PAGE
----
Travis quickly went to his dad and embraced him. “What is it Dad? Why did you want us to meet here today?”

Bruce clung tightly to his son and uncontrollably let out six months of hidden grief. Without a word or any hesitation, Annie and Ruth joined Bruce and Travis in the middle of the room for a group hug that lasted for quite some time. They all cried together.

Eventually Bruce and everyone else regained their composure. “So what is it Bruce? What do you need?” Ruth asked.

“I’ve had an idea.” Bruce said. “I want each of us to write a story about Diane’s life. I want to put the stories together in a book dedicated to her memory. I want the title of the book to be, “Four Stories, The Life of Diane Brown.” But really, I was hoping this wouldn’t be all about what I want.”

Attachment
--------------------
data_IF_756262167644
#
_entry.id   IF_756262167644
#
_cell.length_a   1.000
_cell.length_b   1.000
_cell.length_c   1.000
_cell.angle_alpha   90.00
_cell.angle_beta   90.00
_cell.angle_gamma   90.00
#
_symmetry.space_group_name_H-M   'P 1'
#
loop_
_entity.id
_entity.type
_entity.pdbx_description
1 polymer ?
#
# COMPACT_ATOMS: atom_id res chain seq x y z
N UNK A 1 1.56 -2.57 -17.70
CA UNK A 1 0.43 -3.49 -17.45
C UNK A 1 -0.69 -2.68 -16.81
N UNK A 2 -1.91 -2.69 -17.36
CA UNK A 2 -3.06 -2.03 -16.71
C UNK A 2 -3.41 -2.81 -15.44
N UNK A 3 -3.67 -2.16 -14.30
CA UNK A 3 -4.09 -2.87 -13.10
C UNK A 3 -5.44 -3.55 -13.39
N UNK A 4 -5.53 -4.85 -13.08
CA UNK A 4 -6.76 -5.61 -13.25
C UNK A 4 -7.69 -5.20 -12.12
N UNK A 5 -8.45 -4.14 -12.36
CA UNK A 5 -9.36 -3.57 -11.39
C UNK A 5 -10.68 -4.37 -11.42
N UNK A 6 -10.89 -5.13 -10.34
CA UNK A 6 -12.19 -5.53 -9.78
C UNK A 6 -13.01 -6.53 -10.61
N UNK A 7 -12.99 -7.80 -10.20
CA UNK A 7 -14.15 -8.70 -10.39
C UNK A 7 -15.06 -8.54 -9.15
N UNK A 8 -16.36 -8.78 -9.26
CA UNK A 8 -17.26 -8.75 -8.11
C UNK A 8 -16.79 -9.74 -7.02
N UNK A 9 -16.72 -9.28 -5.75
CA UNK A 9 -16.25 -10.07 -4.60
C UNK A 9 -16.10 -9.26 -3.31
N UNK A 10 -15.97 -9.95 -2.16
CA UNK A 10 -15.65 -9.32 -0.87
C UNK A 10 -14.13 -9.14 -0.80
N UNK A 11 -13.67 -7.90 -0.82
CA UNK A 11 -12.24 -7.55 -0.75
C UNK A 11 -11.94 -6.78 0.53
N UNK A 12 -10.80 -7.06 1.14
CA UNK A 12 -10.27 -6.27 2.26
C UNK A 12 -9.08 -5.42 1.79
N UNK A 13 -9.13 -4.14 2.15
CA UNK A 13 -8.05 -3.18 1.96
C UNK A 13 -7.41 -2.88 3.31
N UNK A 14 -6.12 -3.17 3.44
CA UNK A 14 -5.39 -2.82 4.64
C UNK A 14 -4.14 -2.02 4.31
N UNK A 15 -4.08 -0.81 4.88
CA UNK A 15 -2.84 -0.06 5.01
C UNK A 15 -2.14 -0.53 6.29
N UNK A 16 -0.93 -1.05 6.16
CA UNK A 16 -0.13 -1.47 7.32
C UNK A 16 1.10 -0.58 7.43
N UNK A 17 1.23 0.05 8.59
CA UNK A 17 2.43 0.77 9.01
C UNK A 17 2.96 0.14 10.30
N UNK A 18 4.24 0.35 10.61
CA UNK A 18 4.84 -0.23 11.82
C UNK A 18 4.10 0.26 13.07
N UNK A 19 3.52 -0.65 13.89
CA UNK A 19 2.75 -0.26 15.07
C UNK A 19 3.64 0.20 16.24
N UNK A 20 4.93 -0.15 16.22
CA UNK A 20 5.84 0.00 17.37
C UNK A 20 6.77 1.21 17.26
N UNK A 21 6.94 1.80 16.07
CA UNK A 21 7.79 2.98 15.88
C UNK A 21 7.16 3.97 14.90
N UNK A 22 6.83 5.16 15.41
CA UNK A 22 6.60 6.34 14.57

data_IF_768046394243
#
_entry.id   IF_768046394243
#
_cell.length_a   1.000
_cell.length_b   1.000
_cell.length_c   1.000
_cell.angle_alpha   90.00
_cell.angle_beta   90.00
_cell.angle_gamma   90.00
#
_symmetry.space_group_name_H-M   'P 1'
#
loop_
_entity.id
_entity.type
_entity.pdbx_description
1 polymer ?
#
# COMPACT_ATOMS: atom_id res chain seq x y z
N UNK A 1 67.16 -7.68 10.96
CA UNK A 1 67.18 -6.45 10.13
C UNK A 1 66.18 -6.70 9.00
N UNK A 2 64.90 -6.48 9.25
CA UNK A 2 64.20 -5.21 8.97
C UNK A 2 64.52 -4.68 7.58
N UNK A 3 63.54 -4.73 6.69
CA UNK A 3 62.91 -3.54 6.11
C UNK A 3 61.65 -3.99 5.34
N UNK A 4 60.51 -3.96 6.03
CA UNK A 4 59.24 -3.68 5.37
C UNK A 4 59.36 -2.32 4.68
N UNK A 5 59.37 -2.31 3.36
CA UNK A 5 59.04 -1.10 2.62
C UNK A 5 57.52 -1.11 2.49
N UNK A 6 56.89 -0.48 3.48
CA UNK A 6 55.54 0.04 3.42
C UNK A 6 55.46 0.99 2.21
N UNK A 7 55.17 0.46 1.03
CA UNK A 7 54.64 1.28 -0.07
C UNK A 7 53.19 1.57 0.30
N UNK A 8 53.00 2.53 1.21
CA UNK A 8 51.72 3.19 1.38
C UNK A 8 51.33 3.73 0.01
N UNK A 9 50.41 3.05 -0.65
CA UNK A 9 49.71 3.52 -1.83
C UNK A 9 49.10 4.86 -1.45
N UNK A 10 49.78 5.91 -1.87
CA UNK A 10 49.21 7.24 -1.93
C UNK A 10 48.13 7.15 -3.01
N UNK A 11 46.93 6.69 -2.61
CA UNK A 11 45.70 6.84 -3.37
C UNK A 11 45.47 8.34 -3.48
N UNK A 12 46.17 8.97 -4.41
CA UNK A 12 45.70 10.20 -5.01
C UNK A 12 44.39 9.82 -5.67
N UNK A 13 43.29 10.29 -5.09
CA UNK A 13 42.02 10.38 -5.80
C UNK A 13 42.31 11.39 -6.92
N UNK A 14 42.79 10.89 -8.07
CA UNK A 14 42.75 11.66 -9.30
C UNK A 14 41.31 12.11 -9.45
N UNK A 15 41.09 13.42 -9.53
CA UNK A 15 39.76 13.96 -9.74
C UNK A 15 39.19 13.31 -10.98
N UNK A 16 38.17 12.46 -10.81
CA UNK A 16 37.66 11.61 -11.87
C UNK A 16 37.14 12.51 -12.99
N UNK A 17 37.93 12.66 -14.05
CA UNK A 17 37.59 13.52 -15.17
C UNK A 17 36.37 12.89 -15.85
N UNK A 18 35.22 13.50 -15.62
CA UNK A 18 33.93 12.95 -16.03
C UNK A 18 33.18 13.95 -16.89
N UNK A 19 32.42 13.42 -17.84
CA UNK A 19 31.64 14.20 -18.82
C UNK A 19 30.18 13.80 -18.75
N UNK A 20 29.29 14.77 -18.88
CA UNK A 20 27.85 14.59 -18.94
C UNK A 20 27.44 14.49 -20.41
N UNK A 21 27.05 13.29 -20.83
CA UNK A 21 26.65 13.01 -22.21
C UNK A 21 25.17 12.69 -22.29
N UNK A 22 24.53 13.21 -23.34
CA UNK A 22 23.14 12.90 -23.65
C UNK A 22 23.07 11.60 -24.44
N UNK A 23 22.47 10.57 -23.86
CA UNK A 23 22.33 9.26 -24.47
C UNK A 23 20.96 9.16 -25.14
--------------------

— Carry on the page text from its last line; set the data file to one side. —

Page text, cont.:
It didn’t take long from there. Travis was a little reluctant at first (he was still dealing with his own hidden grief). But within two hours they had all agreed that by the end of September they would have their first drafts to Bruce. Bruce would read them all and then either follow-up with everyone individually or call a group meeting to discuss the stories. Everyone left in high spirits. They were all very excited about the book and having the opportunity to honor Diane in such a personal way. Once the house was empty again, Bruce walked to the guest bedroom and sat on the bed. This time he cried for three hours.